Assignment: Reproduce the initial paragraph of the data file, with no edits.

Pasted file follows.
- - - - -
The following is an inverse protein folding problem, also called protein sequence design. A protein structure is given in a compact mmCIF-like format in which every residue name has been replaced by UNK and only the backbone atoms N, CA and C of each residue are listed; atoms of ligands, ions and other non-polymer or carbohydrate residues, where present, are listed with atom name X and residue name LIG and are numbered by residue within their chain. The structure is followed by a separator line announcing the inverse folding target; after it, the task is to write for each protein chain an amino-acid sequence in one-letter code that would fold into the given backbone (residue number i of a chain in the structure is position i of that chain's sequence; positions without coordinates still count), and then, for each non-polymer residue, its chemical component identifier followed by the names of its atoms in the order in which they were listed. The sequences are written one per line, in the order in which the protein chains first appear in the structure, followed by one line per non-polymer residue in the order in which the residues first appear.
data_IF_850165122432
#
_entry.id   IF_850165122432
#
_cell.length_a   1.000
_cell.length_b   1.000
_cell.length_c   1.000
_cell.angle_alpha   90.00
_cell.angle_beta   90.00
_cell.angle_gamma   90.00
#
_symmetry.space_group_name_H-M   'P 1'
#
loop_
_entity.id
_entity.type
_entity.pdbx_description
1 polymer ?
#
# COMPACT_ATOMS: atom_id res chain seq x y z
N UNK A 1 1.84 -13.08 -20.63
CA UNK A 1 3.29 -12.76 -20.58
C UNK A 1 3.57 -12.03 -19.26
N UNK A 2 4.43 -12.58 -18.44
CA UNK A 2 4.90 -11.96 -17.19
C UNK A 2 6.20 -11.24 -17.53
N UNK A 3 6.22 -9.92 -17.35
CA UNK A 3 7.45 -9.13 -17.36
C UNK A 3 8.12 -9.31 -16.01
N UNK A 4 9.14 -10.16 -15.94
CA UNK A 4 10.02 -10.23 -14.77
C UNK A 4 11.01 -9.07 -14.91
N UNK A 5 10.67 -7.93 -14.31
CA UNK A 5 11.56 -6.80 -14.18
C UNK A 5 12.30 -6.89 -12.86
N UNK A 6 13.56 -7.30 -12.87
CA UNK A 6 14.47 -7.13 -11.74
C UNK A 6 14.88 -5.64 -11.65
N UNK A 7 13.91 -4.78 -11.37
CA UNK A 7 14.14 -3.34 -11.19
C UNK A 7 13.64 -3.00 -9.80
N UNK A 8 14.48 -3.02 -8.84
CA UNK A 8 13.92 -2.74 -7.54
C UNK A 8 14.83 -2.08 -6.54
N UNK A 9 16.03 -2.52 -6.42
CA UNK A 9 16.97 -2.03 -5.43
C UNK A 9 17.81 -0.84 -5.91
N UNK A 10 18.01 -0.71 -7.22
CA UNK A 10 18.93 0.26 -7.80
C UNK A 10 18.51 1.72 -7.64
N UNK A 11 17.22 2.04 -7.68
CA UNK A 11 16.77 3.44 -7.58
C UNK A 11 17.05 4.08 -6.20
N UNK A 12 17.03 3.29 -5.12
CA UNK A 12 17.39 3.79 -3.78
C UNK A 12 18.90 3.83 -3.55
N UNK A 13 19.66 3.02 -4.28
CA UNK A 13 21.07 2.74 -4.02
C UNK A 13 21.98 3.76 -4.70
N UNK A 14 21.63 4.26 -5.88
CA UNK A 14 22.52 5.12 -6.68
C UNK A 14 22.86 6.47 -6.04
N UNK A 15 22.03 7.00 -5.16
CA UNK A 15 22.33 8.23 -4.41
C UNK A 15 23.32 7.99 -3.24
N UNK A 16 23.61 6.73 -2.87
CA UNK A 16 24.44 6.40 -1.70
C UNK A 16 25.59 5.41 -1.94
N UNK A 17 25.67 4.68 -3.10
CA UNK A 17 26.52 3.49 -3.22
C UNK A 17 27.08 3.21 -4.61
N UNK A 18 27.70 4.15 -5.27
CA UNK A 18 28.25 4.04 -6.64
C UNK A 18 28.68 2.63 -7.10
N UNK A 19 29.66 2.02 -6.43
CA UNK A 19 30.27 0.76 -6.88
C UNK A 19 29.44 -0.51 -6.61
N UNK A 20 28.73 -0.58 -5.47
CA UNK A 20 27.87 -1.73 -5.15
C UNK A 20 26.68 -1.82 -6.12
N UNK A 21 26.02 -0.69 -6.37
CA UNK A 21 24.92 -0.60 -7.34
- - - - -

The following is an inverse protein folding problem, also called protein sequence design. A protein structure is given in a compact mmCIF-like format in which every residue name has been replaced by UNK and only the backbone atoms N, CA and C of each residue are listed; atoms of ligands, ions and other non-polymer or carbohydrate residues, where present, are listed with atom name X and residue name LIG and are numbered by residue within their chain. The structure is followed by a separator line announcing the inverse folding target; after it, the task is to write for each protein chain an amino-acid sequence in one-letter code that would fold into the given backbone (residue number i of a chain in the structure is position i of that chain's sequence; positions without coordinates still count), and then, for each non-polymer residue, its chemical component identifier followed by the names of its atoms in the order in which they were listed. The sequences are written one per line, in the order in which the protein chains first appear in the structure, followed by one line per non-polymer residue in the order in which the residues first appear.